This post will give hard numbers representing the current state of piracy on the iPhone platform. Its main purpose is to help independent developers that are considering working on the iPhone decide if they should invest their efforts into the platform.
This post analyzes the piracy rate of my iPhone application, StockPlay. The article begins by describing the application used for measurements, then argues that the real piracy rate for the application is over 90%, and explains why this state of affairs is unlikely to change. The post closes with advice for individual developers considering entering the iPhone market.
StockPlay is a simulated stock trading game, where the virtual market is strongly correlated with the real market. The game is backed by a Ruby on Rails server that the iPhone client must connect to in order to play, which made it possible to get hard numbers on piracy.
The game retails for $9.99 (price tier 10) in the App Store, and is available world-wide since April 6, 2009 (19 days before this writing). This post on the game's official blog explains the motivation behind the pricing. The game does not contain any copy protection like Ripdev's Kali, and solely relies on Apple's DRM obfuscation.
StockPlay was cracked and became available on the most popular site for cracked applications 1 day after its launch.
StockPlay's Piracy Rate
To this date (April 25, 2009), we have 40 sales, and 2902 users. However, as most pirates would say to defend themselves, some of these people only tried StockPlay because it was available for free. To account for this, I will restrict my calculation to the 456 users that were still trading (and thus actively using the application) 24 hours after they registered with the server. This yields a piracy rate of 91%.
Pirates also say that some people would not have afforded the application, but I claim that price is not an issue, given the cost of buying an iPhone and a data plan for it.
Apple Doesn't Care
After reading the above numbers, you're probably thinking that Apple will come in and fix the situation. This section argues that Apple has no financial incentive to eliminate piracy, and their behavior indicates that they're well aware of that.
First, the iTunes App Store is expected to break even. According to their statements, Apple doesn't expect to make profit out of operating the store. This means that they don't care if an application is purchased through the store, or downloaded from elsewhere, not using their bandwidth. On the other hand, more free (from the consumers' points of view) applications translate into better demand for Apple's hardware.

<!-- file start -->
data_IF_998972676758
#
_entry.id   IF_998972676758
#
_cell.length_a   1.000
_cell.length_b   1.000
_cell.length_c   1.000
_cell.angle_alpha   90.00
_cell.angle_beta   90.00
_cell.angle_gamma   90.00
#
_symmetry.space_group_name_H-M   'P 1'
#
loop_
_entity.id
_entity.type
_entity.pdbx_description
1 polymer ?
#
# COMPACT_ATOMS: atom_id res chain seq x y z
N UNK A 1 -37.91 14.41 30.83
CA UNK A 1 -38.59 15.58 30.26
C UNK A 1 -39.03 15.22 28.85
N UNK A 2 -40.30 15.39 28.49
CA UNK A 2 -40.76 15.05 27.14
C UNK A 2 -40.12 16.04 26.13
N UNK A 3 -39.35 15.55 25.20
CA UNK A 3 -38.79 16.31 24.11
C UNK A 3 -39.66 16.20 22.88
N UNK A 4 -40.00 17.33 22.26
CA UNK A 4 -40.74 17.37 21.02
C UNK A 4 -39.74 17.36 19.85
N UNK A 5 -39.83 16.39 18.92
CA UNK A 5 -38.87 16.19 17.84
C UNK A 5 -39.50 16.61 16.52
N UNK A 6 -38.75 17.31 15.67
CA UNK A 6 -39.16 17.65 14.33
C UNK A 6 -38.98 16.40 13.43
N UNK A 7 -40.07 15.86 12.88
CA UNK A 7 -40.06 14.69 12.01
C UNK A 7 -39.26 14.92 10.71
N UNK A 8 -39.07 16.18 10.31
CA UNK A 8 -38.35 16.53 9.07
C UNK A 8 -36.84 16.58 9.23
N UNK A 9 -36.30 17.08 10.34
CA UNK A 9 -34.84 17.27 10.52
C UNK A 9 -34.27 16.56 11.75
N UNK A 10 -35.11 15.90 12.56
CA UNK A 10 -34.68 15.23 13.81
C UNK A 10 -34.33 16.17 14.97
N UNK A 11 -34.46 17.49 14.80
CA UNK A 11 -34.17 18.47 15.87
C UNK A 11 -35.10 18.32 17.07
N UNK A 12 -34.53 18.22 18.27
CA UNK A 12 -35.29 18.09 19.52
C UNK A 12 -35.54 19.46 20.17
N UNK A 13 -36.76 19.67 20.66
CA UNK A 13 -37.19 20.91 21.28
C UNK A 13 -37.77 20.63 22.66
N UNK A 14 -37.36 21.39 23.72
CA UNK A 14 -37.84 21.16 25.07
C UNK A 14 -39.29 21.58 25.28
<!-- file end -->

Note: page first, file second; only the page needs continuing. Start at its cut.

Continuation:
Second, Apple already knows about the issue. I filed a bug in Radar, explaining how easy it is to crack applications with Crackulous (yes, it's really that easy), and providing a solution to prevent piracy for server-based apps. The bug received the ID 6755444, and was marked as a duplicate of 6707901, which was probably filed in mid-February. I'm making this claim based on the IDs of my other bugs, and on the assumption that Radar IDs are serial. Bottom line: Apple has other priorities.
Last, but not least, Apple makes it ridiculously difficult for developers to implement their own solution. The iPhone SDK developer agreement bans developers from getting involved with jailbreaking, which is a prerequisite to understanding how our applications are being cracked. To make matters worse, Apple does not make it easy for developers to obtain the final application binary, as it will be distributed on the iPhone. This means we cannot implement server-side binary checksums without having to jump through a lot of hoops. Furthermore, implementing a decent anti-cracking system requires messing with the binary bits and application loader at a low level. This runs the risk of get your application rejected, which pushes your launch date back by a couple of weeks.